The astronomical clock in the Cathedral Church of St Peter in Exeter, England dates from 1484. In 1841 my great great-grandfather Richard Ingram Pentecost was a student at the Training School in the Precinct of the Close of St-Peter’s Cathedral in Exeter City, England, and so would have gazed upon this same clock.
Wikipedia informs that the fleur-de-lys ‘hand’ indicates the time (and the position of the sun in the sky); the silver ball and inner dial shows both the age of the moon and its phase; the upper dial, added in 1760, shows the minutes. There is a door below the clock with a round hole near its base. This was apparently cut in the early 17th century to allow entry for the Bishop’s cat to deter vermin that were attracted to the animal fat used to lubricate the clock mechanism.
The headstone with the cross marks the grave of my 3x great grandparents, Richard and Anne Pentecost.
As we stood graveside in the cemetery of the small church of St-Paul’s in a little village called Starcross I imagined Richard and Anne gazing upon us from afar, seeing their great, great, great-grandchildren. I felt a sense of history, of time and perpetuity. They would have looked down and seen how the world has changed, as we looked down and saw how much it has stayed the same.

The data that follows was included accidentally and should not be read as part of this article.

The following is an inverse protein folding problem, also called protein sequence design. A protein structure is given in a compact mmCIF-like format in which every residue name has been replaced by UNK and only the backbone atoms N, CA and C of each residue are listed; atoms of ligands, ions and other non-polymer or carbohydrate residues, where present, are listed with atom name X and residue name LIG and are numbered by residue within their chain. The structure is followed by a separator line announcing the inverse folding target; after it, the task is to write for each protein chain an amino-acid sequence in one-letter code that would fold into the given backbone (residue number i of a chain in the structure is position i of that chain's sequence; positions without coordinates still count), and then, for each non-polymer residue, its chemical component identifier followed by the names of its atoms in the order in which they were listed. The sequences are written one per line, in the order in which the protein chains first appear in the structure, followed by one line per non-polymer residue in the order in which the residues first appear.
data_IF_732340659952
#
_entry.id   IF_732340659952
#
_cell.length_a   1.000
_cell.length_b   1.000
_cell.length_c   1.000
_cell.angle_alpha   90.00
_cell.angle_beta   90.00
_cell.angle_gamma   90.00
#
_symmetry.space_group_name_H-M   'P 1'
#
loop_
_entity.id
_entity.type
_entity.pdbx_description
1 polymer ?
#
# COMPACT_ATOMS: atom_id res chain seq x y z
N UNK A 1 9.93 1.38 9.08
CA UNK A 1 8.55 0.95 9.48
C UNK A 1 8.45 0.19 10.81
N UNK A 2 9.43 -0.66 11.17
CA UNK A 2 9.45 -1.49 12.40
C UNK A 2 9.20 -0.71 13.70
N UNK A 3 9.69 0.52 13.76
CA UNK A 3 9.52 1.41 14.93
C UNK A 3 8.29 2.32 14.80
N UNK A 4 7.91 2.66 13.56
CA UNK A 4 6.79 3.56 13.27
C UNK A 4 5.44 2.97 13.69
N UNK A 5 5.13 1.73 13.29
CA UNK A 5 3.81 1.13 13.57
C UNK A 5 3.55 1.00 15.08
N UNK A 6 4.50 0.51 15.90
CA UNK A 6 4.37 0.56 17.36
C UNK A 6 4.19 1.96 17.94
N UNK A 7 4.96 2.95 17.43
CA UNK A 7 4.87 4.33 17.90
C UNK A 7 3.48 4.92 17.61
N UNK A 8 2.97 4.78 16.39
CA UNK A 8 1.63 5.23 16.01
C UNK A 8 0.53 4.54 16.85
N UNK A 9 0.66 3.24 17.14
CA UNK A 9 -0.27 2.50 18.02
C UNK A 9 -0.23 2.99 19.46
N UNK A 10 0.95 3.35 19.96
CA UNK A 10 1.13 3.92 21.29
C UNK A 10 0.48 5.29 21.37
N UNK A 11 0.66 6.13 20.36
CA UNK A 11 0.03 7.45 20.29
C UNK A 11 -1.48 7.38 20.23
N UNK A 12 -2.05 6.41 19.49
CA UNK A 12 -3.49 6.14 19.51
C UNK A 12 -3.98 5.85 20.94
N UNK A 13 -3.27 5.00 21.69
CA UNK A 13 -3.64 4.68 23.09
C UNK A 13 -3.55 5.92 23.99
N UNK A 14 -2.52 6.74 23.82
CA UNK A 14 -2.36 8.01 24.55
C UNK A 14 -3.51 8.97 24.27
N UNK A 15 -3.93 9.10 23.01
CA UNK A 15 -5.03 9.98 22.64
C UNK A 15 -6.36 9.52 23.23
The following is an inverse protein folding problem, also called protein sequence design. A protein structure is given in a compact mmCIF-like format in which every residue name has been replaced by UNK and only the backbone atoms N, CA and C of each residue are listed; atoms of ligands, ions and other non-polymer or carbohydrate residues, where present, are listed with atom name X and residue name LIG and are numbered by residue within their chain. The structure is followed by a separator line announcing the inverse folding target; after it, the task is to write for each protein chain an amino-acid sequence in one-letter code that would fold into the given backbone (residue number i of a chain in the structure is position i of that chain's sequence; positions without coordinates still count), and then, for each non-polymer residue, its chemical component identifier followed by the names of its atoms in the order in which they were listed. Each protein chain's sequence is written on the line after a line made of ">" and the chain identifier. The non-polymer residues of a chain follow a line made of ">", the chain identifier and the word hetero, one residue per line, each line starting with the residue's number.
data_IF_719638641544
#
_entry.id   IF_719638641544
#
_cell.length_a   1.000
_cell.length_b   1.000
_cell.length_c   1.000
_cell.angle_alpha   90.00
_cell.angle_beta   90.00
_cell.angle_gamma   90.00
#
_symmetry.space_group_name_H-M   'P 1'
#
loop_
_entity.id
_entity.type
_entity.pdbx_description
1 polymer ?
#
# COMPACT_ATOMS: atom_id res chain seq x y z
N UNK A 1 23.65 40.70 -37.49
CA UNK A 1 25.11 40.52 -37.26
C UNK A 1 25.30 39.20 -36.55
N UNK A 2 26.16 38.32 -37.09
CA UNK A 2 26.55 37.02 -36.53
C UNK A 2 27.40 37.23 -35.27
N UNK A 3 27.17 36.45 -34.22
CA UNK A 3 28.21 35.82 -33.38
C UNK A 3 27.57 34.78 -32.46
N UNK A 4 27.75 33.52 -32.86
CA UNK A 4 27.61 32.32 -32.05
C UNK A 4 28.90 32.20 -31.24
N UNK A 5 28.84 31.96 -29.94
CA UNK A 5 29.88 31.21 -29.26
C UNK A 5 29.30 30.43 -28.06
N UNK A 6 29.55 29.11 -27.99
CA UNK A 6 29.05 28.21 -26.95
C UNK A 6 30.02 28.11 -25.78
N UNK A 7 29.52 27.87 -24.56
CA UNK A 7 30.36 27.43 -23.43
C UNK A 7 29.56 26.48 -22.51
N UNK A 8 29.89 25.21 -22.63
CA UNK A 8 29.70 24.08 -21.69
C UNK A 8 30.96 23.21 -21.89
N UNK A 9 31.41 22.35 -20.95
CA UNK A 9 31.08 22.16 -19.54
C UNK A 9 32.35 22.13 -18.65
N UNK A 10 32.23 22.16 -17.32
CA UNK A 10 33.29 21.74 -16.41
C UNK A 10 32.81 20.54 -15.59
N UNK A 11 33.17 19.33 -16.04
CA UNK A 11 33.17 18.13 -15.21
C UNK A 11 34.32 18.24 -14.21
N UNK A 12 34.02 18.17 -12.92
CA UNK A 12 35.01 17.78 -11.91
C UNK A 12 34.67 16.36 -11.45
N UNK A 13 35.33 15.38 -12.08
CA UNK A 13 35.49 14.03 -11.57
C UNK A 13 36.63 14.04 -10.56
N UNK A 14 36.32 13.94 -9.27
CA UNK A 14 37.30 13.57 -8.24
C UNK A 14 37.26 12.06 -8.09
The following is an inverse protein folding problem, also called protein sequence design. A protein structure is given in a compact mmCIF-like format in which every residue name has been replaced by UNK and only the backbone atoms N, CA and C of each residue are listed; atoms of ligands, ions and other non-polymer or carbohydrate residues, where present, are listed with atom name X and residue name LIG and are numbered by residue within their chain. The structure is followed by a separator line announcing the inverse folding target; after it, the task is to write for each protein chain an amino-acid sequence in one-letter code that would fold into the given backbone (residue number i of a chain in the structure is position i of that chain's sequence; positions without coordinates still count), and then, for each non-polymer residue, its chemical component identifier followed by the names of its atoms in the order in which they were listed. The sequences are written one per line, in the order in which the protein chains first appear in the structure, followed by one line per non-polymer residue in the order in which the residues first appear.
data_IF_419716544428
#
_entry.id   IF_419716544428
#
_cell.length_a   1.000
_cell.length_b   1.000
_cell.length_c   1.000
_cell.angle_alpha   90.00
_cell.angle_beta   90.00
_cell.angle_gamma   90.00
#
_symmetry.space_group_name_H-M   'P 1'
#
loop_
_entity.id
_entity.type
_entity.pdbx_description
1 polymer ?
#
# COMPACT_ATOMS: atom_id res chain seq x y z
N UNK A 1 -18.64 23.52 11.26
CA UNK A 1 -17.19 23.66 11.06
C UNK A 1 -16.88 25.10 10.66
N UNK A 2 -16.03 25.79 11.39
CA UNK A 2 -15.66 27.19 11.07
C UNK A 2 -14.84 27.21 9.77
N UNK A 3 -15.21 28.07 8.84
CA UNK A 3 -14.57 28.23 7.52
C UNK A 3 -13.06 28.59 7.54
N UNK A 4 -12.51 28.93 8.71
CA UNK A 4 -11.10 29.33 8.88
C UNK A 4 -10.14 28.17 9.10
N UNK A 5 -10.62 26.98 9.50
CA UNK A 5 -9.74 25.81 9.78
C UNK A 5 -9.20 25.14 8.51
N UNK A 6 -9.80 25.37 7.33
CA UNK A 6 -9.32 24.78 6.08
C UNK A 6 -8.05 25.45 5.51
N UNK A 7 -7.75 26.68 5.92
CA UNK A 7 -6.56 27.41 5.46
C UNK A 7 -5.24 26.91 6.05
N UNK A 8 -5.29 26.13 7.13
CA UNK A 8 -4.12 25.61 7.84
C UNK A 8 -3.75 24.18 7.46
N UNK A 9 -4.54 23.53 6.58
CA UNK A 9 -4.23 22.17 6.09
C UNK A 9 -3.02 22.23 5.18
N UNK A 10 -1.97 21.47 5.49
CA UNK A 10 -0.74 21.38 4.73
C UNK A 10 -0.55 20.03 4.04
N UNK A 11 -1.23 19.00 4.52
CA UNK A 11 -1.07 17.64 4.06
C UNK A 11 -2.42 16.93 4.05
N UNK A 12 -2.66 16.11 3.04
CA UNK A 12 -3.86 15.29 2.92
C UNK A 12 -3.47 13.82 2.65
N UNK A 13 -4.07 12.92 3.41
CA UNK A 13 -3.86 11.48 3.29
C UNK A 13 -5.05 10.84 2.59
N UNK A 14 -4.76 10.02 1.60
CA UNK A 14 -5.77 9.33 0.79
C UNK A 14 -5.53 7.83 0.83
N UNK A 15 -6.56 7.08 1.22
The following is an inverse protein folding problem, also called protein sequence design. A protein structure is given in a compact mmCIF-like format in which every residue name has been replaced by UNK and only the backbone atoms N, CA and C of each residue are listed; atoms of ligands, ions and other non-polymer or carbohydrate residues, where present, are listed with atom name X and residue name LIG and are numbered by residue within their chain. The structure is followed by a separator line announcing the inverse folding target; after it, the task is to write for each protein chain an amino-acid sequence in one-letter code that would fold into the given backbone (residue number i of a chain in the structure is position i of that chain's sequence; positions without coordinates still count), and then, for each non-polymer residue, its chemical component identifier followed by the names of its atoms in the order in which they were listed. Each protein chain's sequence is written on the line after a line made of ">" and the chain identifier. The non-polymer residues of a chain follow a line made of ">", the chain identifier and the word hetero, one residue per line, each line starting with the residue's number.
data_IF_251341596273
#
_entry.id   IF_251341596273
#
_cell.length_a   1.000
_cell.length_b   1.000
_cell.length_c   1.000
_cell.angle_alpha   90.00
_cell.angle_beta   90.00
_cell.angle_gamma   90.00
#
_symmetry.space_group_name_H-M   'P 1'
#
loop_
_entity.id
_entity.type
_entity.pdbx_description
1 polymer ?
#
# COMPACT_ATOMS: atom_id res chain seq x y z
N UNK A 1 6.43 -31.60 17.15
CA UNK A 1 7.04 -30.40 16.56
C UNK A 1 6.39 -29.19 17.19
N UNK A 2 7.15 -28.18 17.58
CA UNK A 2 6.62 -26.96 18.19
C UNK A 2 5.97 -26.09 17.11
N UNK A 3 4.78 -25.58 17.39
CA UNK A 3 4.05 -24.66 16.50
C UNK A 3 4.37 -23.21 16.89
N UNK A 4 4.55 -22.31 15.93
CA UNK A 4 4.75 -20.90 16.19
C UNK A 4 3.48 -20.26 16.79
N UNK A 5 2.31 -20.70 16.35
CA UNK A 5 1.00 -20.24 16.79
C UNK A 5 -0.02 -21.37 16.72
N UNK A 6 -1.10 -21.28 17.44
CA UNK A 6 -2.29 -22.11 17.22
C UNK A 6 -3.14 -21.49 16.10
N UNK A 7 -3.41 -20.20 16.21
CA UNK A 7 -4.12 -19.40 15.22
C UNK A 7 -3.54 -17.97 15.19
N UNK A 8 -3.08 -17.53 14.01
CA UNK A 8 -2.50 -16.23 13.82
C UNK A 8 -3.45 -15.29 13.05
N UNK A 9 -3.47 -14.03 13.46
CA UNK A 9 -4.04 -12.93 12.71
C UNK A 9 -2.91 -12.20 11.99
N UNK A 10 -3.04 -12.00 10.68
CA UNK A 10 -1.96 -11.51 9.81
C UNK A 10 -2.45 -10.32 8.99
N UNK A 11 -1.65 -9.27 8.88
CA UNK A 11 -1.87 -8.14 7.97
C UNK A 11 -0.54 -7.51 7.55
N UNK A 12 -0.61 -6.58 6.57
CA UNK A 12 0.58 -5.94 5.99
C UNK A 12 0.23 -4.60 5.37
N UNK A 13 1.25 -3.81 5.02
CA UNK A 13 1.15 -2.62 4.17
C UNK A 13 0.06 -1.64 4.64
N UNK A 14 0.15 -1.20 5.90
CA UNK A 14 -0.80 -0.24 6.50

Dinan today is more city than village. Our fisherman’s cottage was in the Old Port, a few cobbled streets stretching along the banks of the river where today sailboats rest side by each. A lovely humpty-back bridge and a large viaduct bridge the river, the latter being new at the time of Blanche’s stay in Dinan. As we meandered these cobbled back lanes I felt sure that Blanche had not frequented these streets by the Port – full of charm today, a century ago it was more likely bustling with transients, and the hawk and cry of fishmongers.The cobbled squares, the old stone buildings, the rooftops and chimney pots forming a puzzling maze along the skyline are many of the same my grandmother and great-grandmother would have looked upon over a century ago …
Ailsa’ travel theme this week is: Time